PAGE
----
As of last February 2018, I have been volunteering with FEDICE in Ecuador for 8 years. My main job is teaching English to over 100 preschoolers between 3 and 4 years of age. I work at 8 preschools sharing my native language twice a week for 25 minutes at each class. These schools are in small, indigenous communities near Otavalo where I live.
It’s a great experience because I get a lot of positive feedback both from the children and from their teachers. Since I have been doing similar work here for years, what do I have to say that is new? I guess I can brag a bit that I have gotten better at what I do, especially in the last several years. I have other things too - I have a week before a group of youth from Texas comes to finish a construction project at one of my pre-schools. Today, I went hiking!.
Getting back to why I am really here in Ecuador as a volunteer, I would like to share a few stories about my English teaching for FEDICE. The parents really appreciate that their children have some opportunity at an early age to experience the English language. Native Spanish teachers here rarely have the opportunity to learn English in an immersion experience. So, the emphasis is on written English, not spoken. Pronunciation and oral communication is largely ignored in the schools. In my eight pre-school classes, we work on oral communication. I know that the children will probably forget much of what I teach them, but I am confident that if they study English in the future, the pre-school experience will jump start their ability as young adults. And the scientist experts say learning a second language improves brain function so I feel I am making a difference.
I have a class where a few of my students have confused my name with “morning”. I sometimes hear “Good Mar-ree-leen!” instead of “Good Morning!”. Since this is quite an ego-booster, it is almost hard to correct them.
This spring, we have been singing a song that goes “Hello, hello. How are you?” Two weeks ago, I was checking to see if my students still understood what “Hello” meant. If they did not get it, I reminded them it meant “Hola” in Spanish. The next class with some of my younger students, as I walked in, I heard someone singing “Hola, hola. How are you?”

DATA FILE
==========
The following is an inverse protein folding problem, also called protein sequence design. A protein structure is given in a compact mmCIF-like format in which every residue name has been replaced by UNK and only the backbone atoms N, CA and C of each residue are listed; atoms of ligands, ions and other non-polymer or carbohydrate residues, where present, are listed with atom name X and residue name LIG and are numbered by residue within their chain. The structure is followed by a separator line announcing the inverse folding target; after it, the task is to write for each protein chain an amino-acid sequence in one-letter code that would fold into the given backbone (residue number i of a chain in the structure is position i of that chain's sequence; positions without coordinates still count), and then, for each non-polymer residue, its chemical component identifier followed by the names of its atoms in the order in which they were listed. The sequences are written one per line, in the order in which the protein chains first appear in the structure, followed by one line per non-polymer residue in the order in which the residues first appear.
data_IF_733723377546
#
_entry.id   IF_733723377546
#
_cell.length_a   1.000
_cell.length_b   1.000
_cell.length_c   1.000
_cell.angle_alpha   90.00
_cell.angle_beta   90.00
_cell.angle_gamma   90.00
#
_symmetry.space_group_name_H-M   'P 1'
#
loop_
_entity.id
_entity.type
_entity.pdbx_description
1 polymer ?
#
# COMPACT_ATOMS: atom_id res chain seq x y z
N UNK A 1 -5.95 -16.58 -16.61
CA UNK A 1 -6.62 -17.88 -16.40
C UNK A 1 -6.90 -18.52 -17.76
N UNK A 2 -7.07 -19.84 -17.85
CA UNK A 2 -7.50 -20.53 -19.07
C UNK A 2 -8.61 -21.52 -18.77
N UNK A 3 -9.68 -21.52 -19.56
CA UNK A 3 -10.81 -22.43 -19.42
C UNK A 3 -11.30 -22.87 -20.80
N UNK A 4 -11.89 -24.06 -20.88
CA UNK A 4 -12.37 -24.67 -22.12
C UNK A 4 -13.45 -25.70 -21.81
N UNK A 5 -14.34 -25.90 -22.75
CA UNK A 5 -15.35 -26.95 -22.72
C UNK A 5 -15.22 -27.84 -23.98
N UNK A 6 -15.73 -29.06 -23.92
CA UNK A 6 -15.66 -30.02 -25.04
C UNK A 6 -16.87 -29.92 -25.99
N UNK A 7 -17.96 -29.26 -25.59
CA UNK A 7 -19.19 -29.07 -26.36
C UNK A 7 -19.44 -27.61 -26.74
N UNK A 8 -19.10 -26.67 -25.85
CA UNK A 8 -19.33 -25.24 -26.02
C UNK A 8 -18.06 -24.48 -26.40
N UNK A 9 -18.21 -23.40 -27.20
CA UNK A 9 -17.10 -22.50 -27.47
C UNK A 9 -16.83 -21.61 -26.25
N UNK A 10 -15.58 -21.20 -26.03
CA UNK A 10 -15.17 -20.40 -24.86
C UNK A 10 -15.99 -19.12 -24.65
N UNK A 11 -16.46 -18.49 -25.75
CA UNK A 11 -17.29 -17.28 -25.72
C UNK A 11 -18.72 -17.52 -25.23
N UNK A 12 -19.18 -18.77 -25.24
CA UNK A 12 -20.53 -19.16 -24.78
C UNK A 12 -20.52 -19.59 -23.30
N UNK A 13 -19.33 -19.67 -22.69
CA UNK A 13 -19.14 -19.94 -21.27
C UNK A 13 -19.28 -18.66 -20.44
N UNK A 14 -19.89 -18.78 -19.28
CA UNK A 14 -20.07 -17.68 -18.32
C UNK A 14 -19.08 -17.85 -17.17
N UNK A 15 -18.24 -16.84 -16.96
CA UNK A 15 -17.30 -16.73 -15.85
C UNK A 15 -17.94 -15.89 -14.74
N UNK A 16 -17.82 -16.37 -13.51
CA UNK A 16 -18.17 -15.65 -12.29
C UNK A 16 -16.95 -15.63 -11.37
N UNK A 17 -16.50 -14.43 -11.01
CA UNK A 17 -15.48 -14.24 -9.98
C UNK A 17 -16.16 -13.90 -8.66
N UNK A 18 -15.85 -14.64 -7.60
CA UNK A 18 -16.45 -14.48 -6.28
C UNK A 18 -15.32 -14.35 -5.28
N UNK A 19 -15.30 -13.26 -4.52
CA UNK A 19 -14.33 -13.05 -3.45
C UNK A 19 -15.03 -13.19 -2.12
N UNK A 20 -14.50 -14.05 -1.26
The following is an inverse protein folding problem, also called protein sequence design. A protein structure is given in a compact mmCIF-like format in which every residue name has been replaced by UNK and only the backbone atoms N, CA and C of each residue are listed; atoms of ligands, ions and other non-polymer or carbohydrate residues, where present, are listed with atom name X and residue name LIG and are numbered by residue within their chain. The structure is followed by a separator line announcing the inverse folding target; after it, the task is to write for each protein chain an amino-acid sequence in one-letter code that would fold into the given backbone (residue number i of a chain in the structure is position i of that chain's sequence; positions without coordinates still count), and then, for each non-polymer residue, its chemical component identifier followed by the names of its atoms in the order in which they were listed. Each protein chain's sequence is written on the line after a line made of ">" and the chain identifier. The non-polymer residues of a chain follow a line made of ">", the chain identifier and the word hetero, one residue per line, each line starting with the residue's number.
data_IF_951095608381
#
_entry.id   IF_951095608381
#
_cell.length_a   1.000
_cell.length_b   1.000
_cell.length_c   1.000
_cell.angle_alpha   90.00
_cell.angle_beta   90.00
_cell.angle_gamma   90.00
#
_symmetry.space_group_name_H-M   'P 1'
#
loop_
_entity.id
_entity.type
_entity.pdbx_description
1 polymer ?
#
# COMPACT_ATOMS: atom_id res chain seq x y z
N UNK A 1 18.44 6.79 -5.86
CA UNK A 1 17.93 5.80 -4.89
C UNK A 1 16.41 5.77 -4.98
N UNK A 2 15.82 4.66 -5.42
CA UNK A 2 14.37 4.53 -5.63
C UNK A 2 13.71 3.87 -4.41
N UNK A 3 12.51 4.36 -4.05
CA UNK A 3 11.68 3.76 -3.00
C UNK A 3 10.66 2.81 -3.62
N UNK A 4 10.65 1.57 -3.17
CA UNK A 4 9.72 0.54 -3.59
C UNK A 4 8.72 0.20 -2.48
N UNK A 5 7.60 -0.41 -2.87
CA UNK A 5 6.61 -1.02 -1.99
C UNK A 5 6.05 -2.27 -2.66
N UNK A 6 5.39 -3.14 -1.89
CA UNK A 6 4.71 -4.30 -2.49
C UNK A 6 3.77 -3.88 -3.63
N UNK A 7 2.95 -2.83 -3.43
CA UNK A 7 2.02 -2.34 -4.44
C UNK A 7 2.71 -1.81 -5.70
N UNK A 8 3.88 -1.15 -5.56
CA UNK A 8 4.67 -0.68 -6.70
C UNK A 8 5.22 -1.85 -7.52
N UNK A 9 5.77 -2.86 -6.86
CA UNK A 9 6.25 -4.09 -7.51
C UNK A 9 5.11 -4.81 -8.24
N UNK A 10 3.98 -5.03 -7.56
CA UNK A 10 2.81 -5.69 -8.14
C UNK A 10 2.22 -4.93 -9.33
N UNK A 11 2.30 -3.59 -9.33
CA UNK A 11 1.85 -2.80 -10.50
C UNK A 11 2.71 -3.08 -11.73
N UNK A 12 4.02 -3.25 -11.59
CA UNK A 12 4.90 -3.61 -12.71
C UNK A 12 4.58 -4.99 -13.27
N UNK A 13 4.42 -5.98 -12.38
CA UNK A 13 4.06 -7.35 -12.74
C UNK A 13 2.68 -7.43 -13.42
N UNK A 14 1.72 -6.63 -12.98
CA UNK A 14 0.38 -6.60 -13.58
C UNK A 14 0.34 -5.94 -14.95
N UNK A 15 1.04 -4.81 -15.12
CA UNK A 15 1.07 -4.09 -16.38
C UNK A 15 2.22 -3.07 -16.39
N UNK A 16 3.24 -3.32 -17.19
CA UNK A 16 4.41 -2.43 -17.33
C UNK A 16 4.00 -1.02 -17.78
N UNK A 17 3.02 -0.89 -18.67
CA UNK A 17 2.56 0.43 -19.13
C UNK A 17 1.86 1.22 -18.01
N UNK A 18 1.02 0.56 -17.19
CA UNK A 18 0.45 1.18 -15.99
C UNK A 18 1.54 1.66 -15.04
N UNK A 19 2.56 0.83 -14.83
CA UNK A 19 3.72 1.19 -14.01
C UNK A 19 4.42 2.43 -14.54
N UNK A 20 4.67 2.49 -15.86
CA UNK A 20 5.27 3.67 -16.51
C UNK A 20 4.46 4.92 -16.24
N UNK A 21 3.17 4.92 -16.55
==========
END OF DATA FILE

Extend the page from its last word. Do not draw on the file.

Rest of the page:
In my classes, the children laugh at my videos, they enjoy my jokes, and we overall have a good time. But in one of my classes, I think of the students as teenage preschoolers. They look at the videos with deadpan faces and rarely sing the songs. When we play games, a smile is unusual. I know they have a very good teacher, because I have worked with her at a different pre-school in the past and the other children were very responsive. Oh well! This class keeps me humble and reminds me that I am not a rock star.
God has led me to this place and my work here keeps me young. As I drive to work 4 days a week, I look at the surrounding mountains, the large lake I pass (and the road, of course), and pray that I make a difference in the children’s lives, that my classes are captivating, and that the English experience makes a difference for the children as they grow and mature.
Thank you for your interest in the big wide world and thank you for your help in making many areas better places through Global Ministries.
Marilyn Cooper serves as a Global Service Co-worker (Long-term Volunteer) with FEDICE (Ecumenical Foundation for Holistic Development, Training, and Education), which is based in Quito, Ecuador. Her appointment is made possible by your gifts to Disciples Mission Fund, Our Church’s Wider Mission, and your special gifts.